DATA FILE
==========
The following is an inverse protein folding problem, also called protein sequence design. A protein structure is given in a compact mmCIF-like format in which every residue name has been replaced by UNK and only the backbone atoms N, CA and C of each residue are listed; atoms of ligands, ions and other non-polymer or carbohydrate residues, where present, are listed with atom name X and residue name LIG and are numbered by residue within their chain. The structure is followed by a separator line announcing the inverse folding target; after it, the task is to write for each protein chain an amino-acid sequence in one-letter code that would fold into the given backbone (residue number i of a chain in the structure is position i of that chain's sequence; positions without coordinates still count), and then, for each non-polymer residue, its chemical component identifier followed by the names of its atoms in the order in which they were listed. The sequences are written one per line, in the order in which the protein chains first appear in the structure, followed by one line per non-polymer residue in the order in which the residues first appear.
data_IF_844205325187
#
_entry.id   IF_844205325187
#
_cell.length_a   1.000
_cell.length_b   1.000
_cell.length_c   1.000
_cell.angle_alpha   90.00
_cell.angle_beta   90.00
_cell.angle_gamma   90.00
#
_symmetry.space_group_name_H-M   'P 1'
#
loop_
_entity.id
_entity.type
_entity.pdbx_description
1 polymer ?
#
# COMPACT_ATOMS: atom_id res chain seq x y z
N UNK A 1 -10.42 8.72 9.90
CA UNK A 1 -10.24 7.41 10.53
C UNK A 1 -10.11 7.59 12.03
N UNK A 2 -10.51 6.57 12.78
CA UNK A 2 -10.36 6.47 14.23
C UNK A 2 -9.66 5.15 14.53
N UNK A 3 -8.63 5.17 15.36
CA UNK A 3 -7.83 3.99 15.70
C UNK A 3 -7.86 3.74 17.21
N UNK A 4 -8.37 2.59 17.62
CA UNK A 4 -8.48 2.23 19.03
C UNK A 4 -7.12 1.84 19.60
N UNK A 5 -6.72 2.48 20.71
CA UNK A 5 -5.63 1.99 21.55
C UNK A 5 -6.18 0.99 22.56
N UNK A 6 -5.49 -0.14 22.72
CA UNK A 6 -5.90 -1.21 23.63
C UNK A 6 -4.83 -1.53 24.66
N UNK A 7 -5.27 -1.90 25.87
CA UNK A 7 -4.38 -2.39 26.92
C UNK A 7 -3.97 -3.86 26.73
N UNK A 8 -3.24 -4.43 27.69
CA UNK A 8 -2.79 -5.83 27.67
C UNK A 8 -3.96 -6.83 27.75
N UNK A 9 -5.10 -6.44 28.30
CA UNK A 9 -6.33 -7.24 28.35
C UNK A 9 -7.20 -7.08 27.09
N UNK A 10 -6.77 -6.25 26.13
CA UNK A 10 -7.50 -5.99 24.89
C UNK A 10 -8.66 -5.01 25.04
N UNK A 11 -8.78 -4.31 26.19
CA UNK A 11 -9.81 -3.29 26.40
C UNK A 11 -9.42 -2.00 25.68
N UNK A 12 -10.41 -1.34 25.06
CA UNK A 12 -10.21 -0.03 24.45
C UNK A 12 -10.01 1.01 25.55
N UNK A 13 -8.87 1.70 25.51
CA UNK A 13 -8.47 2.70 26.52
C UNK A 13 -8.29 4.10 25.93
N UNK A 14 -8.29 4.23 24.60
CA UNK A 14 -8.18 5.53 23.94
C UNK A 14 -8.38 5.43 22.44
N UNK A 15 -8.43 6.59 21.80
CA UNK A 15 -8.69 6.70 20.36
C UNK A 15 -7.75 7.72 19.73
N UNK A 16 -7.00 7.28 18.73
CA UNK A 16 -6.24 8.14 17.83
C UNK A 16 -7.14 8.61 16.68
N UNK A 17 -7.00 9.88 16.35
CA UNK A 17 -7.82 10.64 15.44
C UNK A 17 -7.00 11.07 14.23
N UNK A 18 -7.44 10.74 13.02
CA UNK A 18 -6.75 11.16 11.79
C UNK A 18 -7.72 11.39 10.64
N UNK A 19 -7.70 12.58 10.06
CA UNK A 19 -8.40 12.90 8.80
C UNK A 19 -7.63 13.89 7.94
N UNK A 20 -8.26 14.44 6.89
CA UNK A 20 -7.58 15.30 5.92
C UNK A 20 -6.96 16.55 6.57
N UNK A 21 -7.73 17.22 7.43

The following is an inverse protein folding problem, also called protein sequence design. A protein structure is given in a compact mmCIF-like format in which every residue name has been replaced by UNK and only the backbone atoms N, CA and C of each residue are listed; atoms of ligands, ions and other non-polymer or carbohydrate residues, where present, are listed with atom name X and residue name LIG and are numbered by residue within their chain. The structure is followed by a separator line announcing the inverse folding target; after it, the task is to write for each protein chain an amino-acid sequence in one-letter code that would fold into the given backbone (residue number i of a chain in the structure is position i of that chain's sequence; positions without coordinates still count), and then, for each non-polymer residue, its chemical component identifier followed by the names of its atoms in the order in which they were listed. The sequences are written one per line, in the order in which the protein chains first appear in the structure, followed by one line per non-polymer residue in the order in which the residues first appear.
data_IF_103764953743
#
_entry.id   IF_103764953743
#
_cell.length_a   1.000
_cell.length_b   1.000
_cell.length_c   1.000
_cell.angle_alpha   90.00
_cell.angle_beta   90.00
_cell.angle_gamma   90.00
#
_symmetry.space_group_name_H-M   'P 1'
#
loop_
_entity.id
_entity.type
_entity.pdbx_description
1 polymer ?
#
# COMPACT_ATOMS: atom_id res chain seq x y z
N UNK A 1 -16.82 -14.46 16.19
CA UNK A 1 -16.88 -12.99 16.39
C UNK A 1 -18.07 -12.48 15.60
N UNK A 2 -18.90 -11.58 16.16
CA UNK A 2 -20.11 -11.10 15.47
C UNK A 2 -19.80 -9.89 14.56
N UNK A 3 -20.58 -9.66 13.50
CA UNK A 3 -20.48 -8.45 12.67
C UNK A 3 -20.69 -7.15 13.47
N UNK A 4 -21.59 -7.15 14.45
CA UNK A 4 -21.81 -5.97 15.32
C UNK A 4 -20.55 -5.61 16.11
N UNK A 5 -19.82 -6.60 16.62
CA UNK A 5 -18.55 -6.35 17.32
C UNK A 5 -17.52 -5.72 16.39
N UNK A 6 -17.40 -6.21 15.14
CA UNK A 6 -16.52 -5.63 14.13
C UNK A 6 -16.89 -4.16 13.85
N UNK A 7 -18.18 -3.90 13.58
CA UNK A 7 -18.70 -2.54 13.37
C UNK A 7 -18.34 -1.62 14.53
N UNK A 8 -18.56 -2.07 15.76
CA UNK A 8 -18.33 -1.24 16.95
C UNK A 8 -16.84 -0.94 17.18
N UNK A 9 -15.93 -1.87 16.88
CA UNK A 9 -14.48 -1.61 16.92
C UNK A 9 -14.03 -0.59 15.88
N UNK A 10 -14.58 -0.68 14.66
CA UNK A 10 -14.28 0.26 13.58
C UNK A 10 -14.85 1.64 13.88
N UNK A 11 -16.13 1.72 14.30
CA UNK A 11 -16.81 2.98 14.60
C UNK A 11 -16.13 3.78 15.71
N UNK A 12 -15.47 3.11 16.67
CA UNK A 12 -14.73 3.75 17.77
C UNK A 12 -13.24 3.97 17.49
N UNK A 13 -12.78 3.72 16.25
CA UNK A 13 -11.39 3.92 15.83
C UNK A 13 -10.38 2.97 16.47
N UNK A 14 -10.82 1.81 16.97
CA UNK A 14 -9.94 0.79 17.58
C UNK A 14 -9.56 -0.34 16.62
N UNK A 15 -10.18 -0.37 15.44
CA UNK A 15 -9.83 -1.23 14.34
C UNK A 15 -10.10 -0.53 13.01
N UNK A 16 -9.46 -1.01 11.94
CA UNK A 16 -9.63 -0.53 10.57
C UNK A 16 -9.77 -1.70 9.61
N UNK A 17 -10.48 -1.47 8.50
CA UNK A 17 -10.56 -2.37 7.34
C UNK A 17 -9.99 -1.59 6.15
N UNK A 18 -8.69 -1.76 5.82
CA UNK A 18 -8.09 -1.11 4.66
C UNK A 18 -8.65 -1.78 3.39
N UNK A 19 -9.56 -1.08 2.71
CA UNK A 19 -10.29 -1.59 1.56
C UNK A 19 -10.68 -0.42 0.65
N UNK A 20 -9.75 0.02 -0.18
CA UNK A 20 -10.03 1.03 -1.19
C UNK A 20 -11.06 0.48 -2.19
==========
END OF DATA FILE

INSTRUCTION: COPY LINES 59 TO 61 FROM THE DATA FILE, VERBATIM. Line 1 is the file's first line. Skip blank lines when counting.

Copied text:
CA UNK A 13 -8.47 2.70 26.52
C UNK A 13 -8.29 4.10 25.93
N UNK A 14 -8.29 4.23 24.60